Exit Interviews by William Hendricks
A few weeks ago I was visiting my dear friend, Dr. David Mathewson, at Denver Seminary. On my way out the door he advised me that the library was giving away books. If nothing else I am a sucker for good books, especially ones that are free. So I filled my arms with books and walked away, smiling that I would have reading material for months.
One of the books I grabbed was titled Exit Interviews by William Hendricks. Hendricks was motivated to write the book by the significant and increasing numbers who are leaving the evangelical church. He interviewed some two dozen people who have left the public practice of their Christian faith… at least in the context of a local church. During the process of interviewing these individuals Hendricks simply listened. After compiling the results he then sought to gather and summarize his findings. What he heard may surprise you.
First, spirituality is a process. Conversion may be thought of both as an event and as a process. People came to the church expecting help with that process; however, help did not necessarily mean a program. Instead of respect being given to the individual, Hendricks heard that programs did not always meet the needs of those who genuinely wanted grow in their own personal, spiritual way.
Second, where is God? People who began to distance themselves from the church did not feel like they were receiving answers to this tough question. Instead, they heard something to the effect that if you practice certain spiritual disciplines, you would develop intimacy with God that would sustain you through seasons of doubts or questions. But that didn’t happen, and these individuals felt disappointed with God and the church.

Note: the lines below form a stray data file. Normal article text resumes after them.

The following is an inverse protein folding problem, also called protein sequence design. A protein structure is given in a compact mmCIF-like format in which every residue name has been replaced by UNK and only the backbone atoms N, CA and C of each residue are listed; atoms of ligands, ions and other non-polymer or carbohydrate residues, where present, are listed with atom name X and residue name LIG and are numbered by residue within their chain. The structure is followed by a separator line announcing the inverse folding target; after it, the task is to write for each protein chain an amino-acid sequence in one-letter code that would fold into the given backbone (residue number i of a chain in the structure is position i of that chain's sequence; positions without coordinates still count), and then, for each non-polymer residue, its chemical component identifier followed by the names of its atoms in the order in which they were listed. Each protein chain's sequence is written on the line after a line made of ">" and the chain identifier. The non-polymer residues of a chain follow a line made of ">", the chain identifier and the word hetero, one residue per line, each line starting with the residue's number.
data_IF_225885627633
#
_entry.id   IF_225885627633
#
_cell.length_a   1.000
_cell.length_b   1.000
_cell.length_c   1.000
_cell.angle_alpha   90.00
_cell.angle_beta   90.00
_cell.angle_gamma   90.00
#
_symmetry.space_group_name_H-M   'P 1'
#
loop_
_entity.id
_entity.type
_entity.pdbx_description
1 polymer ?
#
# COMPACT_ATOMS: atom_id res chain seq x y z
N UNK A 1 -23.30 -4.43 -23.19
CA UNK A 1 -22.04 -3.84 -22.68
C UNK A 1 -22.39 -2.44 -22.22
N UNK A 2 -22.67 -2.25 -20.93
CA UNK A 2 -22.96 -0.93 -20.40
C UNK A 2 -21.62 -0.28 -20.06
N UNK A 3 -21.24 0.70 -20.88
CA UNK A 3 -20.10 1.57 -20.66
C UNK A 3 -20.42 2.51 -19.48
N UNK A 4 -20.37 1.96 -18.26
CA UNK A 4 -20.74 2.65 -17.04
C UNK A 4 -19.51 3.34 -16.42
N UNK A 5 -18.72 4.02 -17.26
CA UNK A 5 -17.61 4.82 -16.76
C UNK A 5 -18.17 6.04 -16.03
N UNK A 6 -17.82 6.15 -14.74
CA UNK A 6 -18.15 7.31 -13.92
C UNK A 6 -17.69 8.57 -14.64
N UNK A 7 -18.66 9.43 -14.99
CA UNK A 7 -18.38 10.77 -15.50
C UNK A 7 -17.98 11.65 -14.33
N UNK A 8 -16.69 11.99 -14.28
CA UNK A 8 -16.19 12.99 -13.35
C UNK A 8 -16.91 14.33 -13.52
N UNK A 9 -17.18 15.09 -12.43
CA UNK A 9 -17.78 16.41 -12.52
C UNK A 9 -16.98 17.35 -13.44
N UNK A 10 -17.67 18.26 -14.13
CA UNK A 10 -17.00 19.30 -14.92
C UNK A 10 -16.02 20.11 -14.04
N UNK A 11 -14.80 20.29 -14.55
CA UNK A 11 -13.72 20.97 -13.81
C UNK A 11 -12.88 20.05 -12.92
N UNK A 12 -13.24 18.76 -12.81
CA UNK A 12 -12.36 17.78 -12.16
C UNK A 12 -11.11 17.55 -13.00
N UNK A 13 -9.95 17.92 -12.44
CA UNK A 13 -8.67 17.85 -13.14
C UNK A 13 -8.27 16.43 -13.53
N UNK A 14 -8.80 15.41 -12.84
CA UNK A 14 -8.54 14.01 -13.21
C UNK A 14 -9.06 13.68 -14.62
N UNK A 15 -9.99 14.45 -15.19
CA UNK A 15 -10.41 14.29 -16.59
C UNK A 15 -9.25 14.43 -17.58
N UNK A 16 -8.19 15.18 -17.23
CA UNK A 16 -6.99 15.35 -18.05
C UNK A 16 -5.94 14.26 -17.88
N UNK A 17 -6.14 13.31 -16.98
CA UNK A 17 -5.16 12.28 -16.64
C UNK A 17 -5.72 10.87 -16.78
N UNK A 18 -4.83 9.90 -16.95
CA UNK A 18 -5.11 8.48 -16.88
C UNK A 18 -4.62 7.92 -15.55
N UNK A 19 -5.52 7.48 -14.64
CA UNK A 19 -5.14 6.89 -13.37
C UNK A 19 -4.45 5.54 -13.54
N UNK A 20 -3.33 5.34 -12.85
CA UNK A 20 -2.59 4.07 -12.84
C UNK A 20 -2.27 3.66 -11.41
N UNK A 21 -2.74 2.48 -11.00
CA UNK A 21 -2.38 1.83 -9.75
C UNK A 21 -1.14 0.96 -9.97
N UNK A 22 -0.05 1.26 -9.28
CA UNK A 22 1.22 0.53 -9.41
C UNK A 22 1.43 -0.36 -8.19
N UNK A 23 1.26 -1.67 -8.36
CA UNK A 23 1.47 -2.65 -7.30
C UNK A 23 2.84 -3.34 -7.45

Third, grace and guilt. Respondents consistently told Hendricks that the message they heard was that the Christian life begins with grace, but then grace is virtually forgotten, and the Christian life becomes oriented toward performance or works. The result was a chronic form of legalism that became a heavy burden respondents could not bear.
Fourth, a respect for feelings. Those who left in a dramatic or gradual way did not perceive that their emotions were treated well; rather, they believed their feelings were mistreated. As people came in touch with their feelings, they described themselves as moving closer to God bur farther away from the church.
I am giving myself to listening to these concerns so that I can be a more effective pastor to those who may be on a gradual path of distancing themselves from the local church. But it may be a valuable exercise for all of us to listen in the same way. And while listening, certain questions may be born in our minds and hearts. These include: How can we respect the varying and individual needs people have for their own spiritual growth? How can we address the problem of evil without becoming like Job’s counselors? How can we resist all forms of legalism and build a vision for grace in the whole of the Christian life? How can we affirm people’s real feelings without necessarily endorsing their choices?